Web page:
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- 1 month ago

The workforce as we know it is changing. Here s how employees can shift their mindset and succeed.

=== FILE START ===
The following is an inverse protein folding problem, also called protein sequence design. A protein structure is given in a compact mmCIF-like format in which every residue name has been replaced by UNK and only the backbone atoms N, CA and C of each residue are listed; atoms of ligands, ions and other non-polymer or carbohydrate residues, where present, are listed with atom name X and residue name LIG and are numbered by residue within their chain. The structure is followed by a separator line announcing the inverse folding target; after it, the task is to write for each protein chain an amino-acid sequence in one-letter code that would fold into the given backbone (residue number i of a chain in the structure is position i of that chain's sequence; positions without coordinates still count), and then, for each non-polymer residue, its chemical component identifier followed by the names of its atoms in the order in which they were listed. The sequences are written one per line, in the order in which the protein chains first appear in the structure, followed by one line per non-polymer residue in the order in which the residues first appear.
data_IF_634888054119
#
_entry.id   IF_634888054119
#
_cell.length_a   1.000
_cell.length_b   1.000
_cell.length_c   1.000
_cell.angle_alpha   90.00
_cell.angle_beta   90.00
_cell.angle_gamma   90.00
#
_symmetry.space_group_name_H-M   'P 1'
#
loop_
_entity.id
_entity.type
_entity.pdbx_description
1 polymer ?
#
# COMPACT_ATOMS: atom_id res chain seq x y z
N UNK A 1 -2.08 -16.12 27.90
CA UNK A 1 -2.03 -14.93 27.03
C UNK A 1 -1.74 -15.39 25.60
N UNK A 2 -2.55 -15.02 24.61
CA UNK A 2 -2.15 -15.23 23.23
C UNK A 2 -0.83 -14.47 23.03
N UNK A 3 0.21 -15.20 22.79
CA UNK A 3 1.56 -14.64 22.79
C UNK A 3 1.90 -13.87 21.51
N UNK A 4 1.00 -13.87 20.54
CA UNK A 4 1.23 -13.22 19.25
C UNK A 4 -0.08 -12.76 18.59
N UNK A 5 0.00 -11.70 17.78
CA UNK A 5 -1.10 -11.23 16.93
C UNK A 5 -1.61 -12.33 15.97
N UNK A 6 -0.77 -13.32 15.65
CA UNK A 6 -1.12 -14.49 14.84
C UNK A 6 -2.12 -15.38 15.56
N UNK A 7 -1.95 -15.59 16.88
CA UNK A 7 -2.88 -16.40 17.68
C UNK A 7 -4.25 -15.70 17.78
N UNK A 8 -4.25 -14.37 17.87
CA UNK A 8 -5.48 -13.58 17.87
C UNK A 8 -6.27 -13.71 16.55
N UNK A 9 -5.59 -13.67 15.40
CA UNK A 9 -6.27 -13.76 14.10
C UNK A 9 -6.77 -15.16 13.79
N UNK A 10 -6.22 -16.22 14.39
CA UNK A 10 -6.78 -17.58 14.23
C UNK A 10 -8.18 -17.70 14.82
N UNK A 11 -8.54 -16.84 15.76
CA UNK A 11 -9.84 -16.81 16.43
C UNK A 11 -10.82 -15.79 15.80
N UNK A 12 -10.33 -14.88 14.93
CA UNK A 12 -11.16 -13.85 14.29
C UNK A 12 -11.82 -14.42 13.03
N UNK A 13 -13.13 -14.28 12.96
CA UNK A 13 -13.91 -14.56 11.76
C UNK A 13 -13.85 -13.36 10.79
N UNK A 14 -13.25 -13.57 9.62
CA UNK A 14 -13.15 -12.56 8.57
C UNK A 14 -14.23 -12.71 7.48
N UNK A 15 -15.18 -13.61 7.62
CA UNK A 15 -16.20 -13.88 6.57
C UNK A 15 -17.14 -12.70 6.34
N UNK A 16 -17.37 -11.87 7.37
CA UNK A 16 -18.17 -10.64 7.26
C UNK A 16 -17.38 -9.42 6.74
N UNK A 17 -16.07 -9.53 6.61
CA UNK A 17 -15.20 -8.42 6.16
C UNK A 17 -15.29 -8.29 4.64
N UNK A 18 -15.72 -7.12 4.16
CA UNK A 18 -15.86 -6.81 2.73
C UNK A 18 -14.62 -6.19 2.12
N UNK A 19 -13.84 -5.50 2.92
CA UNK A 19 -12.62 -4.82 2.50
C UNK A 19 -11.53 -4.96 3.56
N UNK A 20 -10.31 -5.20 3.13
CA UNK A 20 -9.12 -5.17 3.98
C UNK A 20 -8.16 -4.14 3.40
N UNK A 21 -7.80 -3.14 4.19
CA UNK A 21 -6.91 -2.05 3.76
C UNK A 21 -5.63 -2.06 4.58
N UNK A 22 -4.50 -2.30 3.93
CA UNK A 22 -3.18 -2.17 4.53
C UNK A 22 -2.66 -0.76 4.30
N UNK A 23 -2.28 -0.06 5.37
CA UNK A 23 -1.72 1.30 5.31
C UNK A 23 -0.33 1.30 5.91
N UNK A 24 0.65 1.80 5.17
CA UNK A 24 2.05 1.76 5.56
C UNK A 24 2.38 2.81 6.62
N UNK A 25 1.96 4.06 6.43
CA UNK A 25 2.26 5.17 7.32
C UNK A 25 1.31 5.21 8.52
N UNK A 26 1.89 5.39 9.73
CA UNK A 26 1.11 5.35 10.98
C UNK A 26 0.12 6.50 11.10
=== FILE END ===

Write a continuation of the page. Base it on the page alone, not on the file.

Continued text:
Summary List PlacementOur grandparents had the same jobs for their entire lives. Our parents switched roles once or twice a decade. Today, thanks to technology, our jobs are set to change far more quickly. As the pace of business and AI/digital transformation accelerates, workers will need the right mindset and learning opportunities to keep up, say experts. Automation is altering almost every industry and changing the way we work, according to Jaime Perkins, director of learning strategy and certification at Autodesk. Digital processes are driving significant change at every level of the labor market, he adds. In the construction industry, for example, contractors who would once have used paper to keep track of team schedules now use Autodesk Construction Cloud to gather progress reports in real-time, enabling them to keep projects on track as conditions change. As automation continues, both the tools that people use and the tasks they perform with them will change. To keep professionals viable and fulfilled with career opportunities, we must change how we think about learning, says Michelle R. Weise, Ph.D. She is the author of Long-Life Learning: Preparing for Jobs that Don t Even Exist Yet, and a senior advisor at philanthropic investment firm Imaginable Futures. To support that adaptability, we must evolve beyond traditional learning models to an education system that is more agile and flexible to the working professional s busy schedule, Weise says. The old model, in which we studied for four years and then rarely entered a classroom again will be a thing of the past. Now is the time to rethink education. It s no longer a one and done proposition, she says. Instead, continuous learning will become a way of life. Tools, skills, and mindsets Autodesk has created a multi-layered model called Tools, Skills, and Mindsets (TSM) in response to this trend. The tools in this approach are those that workers use every day, and the software company has a strategy to turn them into teaching devices that will help them learn new skills while staying productive in the workplace. We are merging the learning space and the doing space, Perkins says. We are creating a new era of hybrid education. He gives the company s Fusion 360 Command Map as an example. It takes users own design data and feeds it back to them as a visualization, he says, adding that this helps workers to see areas for potential improvement and plot them on a learning path, using aggregated data from other tools as a benchmark. The data that gets created by the tool becomes part of the story of your development, he adds. Autodesk s education-centric tools create data for the next layer in its strategy: skills. Workers must develop tactical skills that are more generalized and transferable, such as critical thinking and creativity, according to Perkins. Employers can foster these through course-based activities, guided by data-driven feedback from the workers software tools in the form of skill trees. We are developing taxonomies that describe skills and competencies across certain job roles, he says. This helps employees understand the skills they need to achieve the next level of competency. At the top of Autodesk s integrated education strategy are mindsets. These are bedrock qualities that change less often and define how people approach new challenges. These properties, which Perkins calls habits of mind, include things like curiosity, persistence, and a willingness to work with others. They re the foundational qualities that enable you to adapt your underlying skill sets, he says, adding that one of these is a commitment to lifelong learning. The challenge is facilitating that learning process in a world used to the traditional one-and-done model of education. All of us need to adopt a continuous learning model to sustain us throughout our career, Perkins explains. Professionals shouldn t have to drop out of the workforce and go back to school to stay competitive. A new era of micro-certifications In response to this challenge, Autodesk recently announced a new certification program to help workers turn their micro-learning sessions into certifications. Built upon the TSM concept, the Autodesk Certification program was developed with more than 130 academic partners to deliver high-velocity, personalized learning structures mapped to business outcomes. Perkins describes it as a learning continuum, accessible to students from K-12 level through to professionals. The company is working with the Department of Labor to ensure the certificates qualify for federal funding programs. So, what s in this for employers? They will be able to coach new graduate hires with precision, making them productive more quickly in corporate environments. TSM will also foster new levels of data-driven succession planning by giving employers detailed insights into each employee s skills and how they relate to industry-specific roles. Technology has disrupted every corner of the economy. As we prepare for a new world driven by automation, education is next. The tools that will help us integrate work and study are evolving rapidly. To use them effectively, we must approach the future with a whole new state of mind. Discover how Autodesk is helping foster an environment of continuous learning. This post was created by Insider Studios with Autodesk.Join the conversation about this story


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